As we come to the end of 2020, it is a universal joke that everyone wants this year to be over because of the global coronavirus pandemic. “Bring on 2021,” they say, “when life can return to normal!” For grieving people, however, things will never go back to normal. I think though about those parents who do not want 2020 to end because it was the last year their child was alive. I remember not wanting 2018 to be over because I knew Andy would never be able to live a day in 2019.
I receive messages from parents very early in their grief after the death of their child at least a couple of times each month. I mourn for them as I read their brief stories. I think about what the weeks and months ahead will be like for them, the pain that they will have to live through. I think about how they may very well feel worse before the healing process begins to start.
Not infrequently, I look back to where I was myself at that moment in my personal grief journey. I think about what I was feeling and the emotions that were yet to come. I wonder what to say to these parents. Should I offer words of encouragement and hope for the future? Would they even believe these words if I shared them? Would I have believed them myself when I was in the depths of grief? Most of the time, I simply ask for them to share with me a bit about their child, knowing that in that moment, sharing their pain with a stranger is enough.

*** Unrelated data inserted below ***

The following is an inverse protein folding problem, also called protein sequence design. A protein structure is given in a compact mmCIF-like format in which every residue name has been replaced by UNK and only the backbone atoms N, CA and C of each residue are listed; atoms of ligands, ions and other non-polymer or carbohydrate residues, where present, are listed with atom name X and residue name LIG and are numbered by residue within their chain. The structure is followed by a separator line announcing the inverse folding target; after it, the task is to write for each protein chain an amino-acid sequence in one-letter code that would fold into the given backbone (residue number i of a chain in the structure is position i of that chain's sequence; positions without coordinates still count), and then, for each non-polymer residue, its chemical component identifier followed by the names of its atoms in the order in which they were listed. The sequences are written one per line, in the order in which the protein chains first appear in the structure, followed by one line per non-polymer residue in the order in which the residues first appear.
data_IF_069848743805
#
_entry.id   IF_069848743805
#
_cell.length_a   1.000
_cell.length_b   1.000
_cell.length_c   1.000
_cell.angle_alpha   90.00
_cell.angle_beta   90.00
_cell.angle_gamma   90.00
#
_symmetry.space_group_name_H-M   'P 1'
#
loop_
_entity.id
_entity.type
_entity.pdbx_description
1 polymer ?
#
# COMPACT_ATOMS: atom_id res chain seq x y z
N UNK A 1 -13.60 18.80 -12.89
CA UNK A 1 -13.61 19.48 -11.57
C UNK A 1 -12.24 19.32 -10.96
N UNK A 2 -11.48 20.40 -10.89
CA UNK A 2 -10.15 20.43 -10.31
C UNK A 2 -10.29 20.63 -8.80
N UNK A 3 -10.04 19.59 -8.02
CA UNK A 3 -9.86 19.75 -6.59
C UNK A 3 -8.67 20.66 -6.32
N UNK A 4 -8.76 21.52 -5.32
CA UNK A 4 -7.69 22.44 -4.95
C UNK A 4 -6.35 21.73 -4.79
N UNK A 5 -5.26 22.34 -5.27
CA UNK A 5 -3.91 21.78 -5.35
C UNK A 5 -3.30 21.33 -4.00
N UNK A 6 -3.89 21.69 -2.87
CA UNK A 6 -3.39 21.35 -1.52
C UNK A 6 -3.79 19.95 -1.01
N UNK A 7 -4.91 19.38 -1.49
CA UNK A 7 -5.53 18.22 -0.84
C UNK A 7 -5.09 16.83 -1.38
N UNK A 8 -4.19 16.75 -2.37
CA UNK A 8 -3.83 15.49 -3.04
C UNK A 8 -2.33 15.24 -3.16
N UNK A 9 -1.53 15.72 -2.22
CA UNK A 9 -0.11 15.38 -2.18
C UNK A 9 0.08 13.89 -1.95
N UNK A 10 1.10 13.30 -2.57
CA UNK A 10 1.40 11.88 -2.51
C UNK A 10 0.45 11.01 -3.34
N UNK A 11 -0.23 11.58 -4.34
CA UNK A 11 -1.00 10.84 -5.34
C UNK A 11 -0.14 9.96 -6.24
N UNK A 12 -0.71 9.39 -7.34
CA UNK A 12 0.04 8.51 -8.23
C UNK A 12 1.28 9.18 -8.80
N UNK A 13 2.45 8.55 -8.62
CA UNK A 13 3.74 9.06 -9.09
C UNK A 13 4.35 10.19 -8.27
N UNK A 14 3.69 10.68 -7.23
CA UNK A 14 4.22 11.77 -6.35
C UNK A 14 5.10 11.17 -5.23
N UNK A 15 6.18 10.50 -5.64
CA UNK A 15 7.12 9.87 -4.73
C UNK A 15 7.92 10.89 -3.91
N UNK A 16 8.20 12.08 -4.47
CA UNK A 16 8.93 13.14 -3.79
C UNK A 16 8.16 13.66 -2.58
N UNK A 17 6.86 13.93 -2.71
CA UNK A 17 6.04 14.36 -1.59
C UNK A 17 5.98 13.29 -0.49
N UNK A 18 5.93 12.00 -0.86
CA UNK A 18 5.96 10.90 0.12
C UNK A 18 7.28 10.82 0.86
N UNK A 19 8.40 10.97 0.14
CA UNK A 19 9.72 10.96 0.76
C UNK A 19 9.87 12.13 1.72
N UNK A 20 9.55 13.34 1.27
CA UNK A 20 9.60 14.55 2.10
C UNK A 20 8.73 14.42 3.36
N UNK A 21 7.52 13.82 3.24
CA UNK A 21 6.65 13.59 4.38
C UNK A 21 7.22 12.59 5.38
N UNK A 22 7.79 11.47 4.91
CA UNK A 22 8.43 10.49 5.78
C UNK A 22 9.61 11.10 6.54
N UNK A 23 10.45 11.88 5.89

Looking ahead into 2021 and thinking about these conversations have made me think about things I wish I had known right after Andy’s death. I wish I had known just how many emotions a grieving person can feel at one time. I expected overwhelming sadness, but anger, fear, confusion? These were unexpected. I wish I had known that when I felt flooded with an unbelievable number of different emotions that I was not going crazy – this was, and still is, completely normal.
How might other people answer this question? What is the one thing they would want to tell their past selves if they could? I posed this question to listeners over the past several weeks. I got five amazing, unique responses, ranging from parents who are only months from the death of their child to one mother who is twenty years out now. I loved hearing all of the responses! Going into a new year, I will take a bit of hope from each of them. I know that you will as well.
I wish I had known my son was emotionally sick with anxiety!
I would of handle my son in a different way and got him help. I wish I knew and would have not been so hard on him. thought he was just a teenager going through puberty. I’ll have to live with this for the rest of my life.
I am so sorry and cry with you this day. Regret and guilt are certainly two of those emotions that I didn’t expect to be so overpowering in grief. It sounds like they are overpowering you as well. When discussing guilt, I have heard many wise people say over the past 2 1/2 years, that we did the best that we could with the information that we had at the time. Try to keep telling yourself that each and every day. Hopefully, someday you will be able to believe it and pass it on to others as well.
Thank you. It’s nice to talk with someone who is understanding.